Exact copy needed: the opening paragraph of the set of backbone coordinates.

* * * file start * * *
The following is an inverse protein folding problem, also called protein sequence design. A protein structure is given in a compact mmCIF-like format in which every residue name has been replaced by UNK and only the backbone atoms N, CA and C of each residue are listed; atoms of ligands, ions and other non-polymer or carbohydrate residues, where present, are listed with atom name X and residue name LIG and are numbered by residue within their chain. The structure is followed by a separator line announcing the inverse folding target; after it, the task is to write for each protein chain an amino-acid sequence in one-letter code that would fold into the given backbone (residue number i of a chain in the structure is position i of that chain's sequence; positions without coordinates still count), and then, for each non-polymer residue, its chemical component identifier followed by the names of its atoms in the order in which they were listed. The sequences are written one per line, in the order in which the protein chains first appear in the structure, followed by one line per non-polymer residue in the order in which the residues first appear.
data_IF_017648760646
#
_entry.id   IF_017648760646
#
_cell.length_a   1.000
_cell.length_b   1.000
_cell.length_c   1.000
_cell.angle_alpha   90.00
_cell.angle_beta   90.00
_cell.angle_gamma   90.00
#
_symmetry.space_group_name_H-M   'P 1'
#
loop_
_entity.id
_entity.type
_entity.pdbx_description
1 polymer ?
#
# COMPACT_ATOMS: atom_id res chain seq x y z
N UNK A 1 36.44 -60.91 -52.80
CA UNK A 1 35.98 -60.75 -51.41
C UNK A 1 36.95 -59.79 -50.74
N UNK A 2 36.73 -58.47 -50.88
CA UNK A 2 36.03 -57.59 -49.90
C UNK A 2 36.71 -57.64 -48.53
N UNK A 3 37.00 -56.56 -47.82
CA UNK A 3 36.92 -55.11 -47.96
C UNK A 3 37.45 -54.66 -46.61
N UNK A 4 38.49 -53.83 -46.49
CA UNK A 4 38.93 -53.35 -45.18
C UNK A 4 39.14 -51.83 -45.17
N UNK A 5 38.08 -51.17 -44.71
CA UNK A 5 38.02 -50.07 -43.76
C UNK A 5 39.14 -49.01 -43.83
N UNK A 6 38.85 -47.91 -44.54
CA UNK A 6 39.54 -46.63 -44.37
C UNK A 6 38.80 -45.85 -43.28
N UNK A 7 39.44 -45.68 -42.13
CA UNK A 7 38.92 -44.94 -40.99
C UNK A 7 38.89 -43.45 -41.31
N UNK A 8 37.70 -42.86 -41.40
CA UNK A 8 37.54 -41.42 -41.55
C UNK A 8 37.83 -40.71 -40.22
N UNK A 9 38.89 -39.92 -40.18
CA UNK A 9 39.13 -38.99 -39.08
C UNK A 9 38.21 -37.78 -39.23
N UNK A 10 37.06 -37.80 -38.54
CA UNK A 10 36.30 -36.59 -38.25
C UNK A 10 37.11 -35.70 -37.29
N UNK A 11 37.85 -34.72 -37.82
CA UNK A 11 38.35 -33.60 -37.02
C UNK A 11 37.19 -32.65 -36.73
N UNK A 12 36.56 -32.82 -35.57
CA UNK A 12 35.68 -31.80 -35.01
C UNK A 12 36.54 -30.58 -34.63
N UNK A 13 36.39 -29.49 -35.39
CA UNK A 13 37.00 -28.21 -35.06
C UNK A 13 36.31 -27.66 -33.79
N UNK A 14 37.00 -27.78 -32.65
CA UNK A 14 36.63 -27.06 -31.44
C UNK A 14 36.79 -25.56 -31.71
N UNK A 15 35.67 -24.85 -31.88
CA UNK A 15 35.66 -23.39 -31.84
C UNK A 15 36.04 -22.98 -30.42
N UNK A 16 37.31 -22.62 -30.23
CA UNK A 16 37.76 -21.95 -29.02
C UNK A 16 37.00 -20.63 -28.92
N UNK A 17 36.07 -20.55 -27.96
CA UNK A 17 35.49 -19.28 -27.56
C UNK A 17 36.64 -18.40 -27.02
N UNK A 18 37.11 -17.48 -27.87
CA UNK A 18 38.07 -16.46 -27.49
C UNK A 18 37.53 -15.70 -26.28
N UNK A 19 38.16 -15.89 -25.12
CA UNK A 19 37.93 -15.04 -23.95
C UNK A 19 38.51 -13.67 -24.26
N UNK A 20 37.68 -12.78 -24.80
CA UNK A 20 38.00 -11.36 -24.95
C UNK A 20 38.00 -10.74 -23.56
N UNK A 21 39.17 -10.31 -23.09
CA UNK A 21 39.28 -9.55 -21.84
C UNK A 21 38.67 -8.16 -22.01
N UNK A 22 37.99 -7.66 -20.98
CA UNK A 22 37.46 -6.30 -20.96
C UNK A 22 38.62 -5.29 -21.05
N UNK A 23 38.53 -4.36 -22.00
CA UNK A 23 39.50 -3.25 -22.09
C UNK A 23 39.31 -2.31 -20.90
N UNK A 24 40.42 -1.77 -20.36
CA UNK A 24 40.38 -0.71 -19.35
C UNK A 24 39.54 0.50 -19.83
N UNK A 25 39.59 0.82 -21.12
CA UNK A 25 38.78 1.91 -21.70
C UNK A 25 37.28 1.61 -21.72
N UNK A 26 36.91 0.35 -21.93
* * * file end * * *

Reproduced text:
The following is an inverse protein folding problem, also called protein sequence design. A protein structure is given in a compact mmCIF-like format in which every residue name has been replaced by UNK and only the backbone atoms N, CA and C of each residue are listed; atoms of ligands, ions and other non-polymer or carbohydrate residues, where present, are listed with atom name X and residue name LIG and are numbered by residue within their chain. The structure is followed by a separator line announcing the inverse folding target; after it, the task is to write for each protein chain an amino-acid sequence in one-letter code that would fold into the given backbone (residue number i of a chain in the structure is position i of that chain's sequence; positions without coordinates still count), and then, for each non-polymer residue, its chemical component identifier followed by the names of its atoms in the order in which they were listed. The sequences are written one per line, in the order in which the protein chains first appear in the structure, followed by one line per non-polymer residue in the order in which the residues first appear.